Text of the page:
--Lynda in Oregon

5:18 PM  
Blogger Fran Baker said...

Great topic, Barbara! I've knit dozens of chemo caps (just finished one for a friend who's halfway through her treatments). Also hats and scarves and mittens for a local women's shelter. Now that you've mentioned it, I think I'll makes some blankies for the animal shelter. Speaking of which ... can anyone watch one of those heartbreaking commercials about abused animals? They just tear me up!

10:36 PM  
Anonymous Anonymous said...

I knit with a group for our local NICU children's hospital. Also, thanks to BB I knit for the Red scarf program.

Ellen in Fl.

6:51 PM  
Blogger kozmic said...

I used to do a lot of knitting for a local church organisation that was supposed to give the items to young Mums etc. Until I found some of my knitting being sold at a church fete.
Now I knit and donate directly to two hospitals where I have family on the staff.They make sure my knitting goes to the departments where its needed most.

I also crochet and knit for my youngest daughter's school to be sold at their annual fundraising fair.

2:05 AM  
Blogger Turtle said...

i participate in the caps for preemie program at our local hospital on a regular basis. other than that i knit for folks i see that look like they need it. Last xmas i knit fingerless gloves for all the ladies i would see on the foot ferry working. They would have red chapped hands but needed their fingers free. They did appreciate the suprise.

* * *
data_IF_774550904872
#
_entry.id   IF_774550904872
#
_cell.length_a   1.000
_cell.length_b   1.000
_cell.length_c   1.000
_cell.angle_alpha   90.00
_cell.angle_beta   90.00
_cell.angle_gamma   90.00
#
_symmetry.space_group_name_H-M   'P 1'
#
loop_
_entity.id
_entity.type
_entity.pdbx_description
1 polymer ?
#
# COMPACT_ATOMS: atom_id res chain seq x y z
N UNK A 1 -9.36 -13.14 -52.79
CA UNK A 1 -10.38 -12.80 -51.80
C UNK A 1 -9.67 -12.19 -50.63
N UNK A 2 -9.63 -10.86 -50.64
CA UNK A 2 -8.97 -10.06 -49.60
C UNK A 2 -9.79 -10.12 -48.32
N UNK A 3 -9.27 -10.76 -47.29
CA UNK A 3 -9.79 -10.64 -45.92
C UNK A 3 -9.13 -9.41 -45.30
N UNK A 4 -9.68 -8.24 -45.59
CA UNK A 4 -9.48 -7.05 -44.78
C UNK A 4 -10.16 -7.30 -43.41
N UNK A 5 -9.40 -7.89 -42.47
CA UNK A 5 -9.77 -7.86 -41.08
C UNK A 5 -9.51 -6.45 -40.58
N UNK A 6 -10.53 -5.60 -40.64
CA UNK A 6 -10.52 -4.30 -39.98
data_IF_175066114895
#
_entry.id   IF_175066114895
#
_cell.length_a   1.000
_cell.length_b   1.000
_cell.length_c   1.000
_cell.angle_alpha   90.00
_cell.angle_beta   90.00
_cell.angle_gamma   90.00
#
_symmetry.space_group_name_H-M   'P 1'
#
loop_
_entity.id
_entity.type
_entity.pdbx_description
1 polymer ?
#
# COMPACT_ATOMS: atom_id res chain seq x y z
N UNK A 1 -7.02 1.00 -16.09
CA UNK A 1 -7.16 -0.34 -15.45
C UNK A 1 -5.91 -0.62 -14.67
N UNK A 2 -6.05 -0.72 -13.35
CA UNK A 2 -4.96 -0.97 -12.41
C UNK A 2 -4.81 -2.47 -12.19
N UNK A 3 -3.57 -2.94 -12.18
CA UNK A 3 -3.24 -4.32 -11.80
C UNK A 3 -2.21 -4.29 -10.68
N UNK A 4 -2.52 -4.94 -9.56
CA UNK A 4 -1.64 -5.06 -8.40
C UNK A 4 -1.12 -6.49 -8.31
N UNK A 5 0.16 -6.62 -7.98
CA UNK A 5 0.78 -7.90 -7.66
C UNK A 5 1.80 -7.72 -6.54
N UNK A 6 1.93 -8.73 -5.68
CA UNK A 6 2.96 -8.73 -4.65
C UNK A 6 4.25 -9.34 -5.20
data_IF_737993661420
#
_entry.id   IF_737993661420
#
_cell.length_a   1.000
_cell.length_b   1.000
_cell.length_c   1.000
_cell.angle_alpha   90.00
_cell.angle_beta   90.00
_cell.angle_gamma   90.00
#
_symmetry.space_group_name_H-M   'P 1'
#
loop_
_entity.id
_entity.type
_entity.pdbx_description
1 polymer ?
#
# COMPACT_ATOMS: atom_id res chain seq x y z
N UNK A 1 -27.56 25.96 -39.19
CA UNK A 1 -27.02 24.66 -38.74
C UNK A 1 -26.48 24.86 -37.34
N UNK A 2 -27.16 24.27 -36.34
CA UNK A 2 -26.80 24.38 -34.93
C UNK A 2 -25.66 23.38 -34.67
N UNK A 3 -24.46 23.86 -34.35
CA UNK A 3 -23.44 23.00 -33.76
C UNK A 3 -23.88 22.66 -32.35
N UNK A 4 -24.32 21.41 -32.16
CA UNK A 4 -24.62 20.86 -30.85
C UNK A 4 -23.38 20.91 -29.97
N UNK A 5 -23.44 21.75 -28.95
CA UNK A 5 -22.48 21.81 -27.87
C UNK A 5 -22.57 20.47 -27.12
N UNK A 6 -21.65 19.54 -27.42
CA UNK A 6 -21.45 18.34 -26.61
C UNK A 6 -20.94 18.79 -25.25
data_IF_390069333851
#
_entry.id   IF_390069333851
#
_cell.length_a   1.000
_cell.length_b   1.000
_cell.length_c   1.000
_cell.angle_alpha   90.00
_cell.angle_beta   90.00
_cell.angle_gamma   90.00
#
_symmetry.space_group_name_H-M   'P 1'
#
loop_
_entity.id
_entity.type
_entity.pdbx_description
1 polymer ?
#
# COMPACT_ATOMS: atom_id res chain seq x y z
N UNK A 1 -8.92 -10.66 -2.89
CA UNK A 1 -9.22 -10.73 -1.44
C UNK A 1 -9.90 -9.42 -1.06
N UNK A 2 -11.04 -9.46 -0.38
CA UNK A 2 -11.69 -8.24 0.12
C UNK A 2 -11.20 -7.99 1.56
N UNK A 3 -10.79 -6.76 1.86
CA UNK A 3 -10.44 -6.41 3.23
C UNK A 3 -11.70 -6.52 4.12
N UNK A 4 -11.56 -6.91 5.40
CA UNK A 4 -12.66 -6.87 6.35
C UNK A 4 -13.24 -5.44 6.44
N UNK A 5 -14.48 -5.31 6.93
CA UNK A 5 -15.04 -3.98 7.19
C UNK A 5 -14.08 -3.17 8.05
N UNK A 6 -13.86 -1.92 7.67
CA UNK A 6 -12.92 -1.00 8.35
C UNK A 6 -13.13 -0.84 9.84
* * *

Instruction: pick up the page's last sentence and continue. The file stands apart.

3:20 PM  
Blogger Pencil Sanity said...

I am not much of a knitter but hope to learn. Glad I came across your blog mentioned in the book from Barbara Bretton.

8:19 PM  
Blogger Jean Brashear said...

Lynda, I just heard about the helmet liners--turns out a group at my LYS has been knitting them, but they just shipped off a batch. I'm going to check with them to see if they're doing another, but if not, do you have a place to send them you could share?

I'm with you, Debbie--too hot here to be knitting for local folks, so I'm always looking for someplace colder to do things for. The washcloth idea with soap and toiletries is great and could work around here--I'm assuming you're using cotton? Do you have a pattern you like? I mostly just do a sort of rib pattern and would welcome something more interesting.

6:03 PM